II) Although inflections of Saiva deities may be often encountered, the
NT's interest in several such forms may be considered unusual. For a
version of KiilI worship, sec the example from the Jayadrathayamala teaching the
worship ofKali MadhavcSvari with NarasilTlha, given in Sanderson 1988: 154.
114 That the NT belongs to a relatively later layer of the early, pre-10th century,
scriptmal sources has been argucd on the basis of ample evidence in Brunner 1974:
126ff., who also cites Madhusudan Kaul's introduction to the first edition.
115 Ritual eclecticism and changing attitudes towards such phenomena were
analyzed in a series of papers by Professor Phyllis Granoff at the Ecole des Hautes
Etudes en Sciences Sociales (Paris) in April-May 2000, especially in her first paper
entitled "Other people's rituals: ritu<llcclccticism in early medieval religions." I am
grateful to Professor Granoff for giving me a version of the final draft of her study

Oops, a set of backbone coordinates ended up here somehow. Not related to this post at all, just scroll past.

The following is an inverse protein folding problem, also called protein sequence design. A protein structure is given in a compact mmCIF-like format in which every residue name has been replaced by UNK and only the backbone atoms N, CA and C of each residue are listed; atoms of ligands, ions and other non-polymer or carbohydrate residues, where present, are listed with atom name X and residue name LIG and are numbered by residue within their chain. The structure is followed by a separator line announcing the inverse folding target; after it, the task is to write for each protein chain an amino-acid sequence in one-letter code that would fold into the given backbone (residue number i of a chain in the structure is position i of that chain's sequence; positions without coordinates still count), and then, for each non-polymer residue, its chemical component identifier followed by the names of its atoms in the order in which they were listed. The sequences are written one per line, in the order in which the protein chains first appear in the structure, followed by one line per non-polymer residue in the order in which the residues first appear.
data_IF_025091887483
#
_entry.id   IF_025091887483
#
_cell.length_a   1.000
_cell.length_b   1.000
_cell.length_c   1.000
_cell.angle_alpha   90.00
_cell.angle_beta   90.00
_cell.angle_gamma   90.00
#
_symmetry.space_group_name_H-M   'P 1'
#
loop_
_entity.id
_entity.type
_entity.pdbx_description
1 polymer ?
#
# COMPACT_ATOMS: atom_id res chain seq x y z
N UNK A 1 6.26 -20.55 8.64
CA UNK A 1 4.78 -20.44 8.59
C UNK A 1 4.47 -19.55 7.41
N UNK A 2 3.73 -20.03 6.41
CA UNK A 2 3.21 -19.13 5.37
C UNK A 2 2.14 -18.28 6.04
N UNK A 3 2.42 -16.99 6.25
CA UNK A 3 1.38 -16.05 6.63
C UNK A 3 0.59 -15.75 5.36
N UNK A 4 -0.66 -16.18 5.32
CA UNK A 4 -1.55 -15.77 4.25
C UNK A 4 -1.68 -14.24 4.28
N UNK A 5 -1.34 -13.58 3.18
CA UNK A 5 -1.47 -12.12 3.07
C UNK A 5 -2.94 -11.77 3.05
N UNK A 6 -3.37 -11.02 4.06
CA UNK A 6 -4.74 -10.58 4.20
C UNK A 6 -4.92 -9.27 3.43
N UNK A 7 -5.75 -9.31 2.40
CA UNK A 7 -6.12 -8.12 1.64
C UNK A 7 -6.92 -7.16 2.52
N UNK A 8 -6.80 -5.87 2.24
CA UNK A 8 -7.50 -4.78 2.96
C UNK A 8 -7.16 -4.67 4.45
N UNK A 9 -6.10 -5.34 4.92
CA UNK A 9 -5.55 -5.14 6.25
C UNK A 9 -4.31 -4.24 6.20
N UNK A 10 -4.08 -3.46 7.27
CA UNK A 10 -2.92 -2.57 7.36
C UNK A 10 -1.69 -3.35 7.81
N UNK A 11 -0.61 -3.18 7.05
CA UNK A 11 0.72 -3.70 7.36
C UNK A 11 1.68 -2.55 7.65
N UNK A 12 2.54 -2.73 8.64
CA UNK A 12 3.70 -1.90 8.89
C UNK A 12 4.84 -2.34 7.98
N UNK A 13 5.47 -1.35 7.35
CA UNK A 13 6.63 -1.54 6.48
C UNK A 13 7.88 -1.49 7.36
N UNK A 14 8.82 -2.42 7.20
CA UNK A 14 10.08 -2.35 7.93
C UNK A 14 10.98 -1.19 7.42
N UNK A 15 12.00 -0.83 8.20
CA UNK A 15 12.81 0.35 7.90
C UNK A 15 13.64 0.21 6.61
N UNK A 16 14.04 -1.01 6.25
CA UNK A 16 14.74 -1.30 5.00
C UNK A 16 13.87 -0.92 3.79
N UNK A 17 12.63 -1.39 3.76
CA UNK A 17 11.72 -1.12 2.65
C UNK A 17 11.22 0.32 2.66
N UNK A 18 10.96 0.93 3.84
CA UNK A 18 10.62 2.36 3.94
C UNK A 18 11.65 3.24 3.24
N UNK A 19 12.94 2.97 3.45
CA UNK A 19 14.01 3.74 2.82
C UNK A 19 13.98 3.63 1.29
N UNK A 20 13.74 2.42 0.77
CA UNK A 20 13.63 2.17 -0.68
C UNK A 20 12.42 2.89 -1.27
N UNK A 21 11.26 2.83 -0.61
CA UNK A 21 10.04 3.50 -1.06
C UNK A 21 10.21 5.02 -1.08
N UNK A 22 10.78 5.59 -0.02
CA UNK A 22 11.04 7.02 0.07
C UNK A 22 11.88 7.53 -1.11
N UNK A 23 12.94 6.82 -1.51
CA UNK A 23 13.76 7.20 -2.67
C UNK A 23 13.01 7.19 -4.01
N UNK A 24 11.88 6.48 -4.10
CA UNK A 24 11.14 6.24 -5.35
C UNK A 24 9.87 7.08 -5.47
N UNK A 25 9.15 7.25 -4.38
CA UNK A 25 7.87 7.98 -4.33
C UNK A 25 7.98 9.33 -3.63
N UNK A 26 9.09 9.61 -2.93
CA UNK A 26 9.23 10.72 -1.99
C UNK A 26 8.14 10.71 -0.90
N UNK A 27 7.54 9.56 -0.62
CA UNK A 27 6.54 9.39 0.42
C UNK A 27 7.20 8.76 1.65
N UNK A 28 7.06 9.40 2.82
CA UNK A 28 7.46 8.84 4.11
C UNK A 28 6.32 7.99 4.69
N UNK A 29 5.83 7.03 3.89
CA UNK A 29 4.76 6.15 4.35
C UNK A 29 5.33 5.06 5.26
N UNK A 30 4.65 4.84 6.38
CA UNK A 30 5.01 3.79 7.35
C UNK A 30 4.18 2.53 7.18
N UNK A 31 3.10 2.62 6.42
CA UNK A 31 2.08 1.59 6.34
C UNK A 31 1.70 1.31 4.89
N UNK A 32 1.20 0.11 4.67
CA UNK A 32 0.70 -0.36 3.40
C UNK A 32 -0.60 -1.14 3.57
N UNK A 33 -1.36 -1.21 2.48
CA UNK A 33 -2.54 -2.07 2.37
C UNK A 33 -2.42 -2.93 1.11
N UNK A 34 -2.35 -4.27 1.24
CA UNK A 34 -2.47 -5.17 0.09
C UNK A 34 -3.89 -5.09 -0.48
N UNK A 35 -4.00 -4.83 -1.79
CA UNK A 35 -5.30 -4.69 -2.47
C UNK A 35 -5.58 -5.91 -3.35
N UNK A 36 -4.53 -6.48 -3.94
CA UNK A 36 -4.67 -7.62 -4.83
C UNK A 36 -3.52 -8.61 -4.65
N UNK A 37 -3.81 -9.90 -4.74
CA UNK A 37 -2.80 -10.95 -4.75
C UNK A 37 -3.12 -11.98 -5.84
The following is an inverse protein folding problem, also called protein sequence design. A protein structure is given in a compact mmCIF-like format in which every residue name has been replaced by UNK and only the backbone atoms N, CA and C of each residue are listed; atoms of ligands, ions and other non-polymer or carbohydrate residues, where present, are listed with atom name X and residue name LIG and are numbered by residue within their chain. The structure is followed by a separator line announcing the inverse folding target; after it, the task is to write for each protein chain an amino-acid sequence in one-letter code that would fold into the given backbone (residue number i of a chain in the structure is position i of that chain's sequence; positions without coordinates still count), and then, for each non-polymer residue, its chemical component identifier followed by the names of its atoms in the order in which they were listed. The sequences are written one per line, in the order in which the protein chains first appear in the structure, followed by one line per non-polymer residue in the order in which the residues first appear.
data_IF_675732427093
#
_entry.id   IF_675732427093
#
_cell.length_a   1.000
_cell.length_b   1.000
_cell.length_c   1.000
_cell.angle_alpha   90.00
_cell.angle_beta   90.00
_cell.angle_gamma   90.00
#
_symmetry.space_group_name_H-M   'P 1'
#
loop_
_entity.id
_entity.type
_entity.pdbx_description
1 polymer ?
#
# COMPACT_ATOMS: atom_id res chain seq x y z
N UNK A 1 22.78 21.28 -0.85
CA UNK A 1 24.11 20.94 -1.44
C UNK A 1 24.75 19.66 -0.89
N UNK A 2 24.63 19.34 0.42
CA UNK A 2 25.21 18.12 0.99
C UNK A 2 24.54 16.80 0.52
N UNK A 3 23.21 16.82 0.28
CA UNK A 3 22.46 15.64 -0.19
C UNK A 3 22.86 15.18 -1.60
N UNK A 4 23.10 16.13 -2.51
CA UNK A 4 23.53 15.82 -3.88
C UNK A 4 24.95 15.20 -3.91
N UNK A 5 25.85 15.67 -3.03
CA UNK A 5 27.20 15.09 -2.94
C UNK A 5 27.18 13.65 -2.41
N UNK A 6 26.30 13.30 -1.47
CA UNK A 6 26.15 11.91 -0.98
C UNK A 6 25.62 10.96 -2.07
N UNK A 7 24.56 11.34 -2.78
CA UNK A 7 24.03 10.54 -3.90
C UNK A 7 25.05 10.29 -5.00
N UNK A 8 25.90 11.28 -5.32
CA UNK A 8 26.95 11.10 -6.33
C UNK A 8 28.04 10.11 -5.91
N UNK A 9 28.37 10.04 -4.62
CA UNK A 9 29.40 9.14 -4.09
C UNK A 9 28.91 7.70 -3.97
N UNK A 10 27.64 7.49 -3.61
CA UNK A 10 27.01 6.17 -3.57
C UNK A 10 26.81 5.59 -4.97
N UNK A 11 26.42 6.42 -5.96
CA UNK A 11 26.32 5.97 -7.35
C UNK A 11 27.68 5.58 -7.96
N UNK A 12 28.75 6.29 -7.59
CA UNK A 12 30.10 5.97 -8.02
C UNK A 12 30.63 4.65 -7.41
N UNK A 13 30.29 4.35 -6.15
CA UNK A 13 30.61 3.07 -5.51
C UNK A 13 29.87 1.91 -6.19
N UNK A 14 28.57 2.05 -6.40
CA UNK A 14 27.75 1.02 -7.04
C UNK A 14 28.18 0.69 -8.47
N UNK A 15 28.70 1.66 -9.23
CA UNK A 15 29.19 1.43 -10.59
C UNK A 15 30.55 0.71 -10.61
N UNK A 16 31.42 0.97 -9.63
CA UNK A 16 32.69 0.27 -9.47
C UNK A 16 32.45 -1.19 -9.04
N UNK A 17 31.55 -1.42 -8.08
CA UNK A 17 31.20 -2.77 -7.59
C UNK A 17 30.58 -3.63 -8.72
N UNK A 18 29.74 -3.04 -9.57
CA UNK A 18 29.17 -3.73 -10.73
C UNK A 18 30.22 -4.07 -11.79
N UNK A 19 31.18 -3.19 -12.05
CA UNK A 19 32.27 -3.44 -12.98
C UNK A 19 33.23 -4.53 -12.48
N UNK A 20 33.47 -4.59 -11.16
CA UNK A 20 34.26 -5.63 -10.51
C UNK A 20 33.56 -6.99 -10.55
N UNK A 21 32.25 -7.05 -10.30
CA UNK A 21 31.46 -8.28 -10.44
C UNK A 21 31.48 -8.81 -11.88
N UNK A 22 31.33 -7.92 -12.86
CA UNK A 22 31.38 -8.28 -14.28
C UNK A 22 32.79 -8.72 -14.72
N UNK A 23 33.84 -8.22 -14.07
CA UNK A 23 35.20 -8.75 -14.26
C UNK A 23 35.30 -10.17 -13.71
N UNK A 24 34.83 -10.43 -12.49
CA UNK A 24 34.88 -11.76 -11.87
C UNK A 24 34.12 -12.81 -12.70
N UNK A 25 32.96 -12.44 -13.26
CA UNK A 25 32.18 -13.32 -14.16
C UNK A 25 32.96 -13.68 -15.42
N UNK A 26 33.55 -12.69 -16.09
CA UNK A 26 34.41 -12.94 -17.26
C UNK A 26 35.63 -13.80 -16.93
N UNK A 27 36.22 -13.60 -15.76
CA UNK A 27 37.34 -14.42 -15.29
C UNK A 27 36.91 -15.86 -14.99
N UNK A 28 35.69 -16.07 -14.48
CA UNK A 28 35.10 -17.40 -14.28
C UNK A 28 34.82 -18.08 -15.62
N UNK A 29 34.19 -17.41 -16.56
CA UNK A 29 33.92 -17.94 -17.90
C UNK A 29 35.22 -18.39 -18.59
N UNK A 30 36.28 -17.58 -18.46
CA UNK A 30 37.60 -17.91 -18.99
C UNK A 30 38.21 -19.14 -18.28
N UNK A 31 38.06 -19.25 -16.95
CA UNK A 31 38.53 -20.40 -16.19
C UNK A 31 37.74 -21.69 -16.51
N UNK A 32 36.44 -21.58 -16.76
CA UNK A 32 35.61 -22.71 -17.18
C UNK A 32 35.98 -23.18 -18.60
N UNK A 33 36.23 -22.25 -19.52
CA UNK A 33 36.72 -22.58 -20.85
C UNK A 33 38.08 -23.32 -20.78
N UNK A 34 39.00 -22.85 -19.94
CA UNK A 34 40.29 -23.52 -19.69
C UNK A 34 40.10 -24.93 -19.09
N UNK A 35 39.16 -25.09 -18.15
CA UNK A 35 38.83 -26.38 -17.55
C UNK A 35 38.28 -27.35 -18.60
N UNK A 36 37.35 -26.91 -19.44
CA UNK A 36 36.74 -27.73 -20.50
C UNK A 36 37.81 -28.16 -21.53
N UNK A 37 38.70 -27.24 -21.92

and for drawing my attention to the ritual eclecticism of the NT. In the meantime
part of this material has been published (Granoff 2000 and 200 I).
What is perhaps less striking, hut almost equally surprising, is the
inclusion of the 'deity of the Nyaya'·--whoevcr it is supposed to
be.lJ(l The inclusion of the Nyayais surprising bccausc the SvT,
which can probably be regarded as something of a refcrcnce work for
the NT,117 categorically rejects treatises of logie (hct[Jsi'istra) and
d I
. I' I I .. liN
can emns t lem In a re at IVC yong passage.
At the same ti'Tle, the NT can be said to follow a kind of logic
already established in other Tantras. For the substitution of principal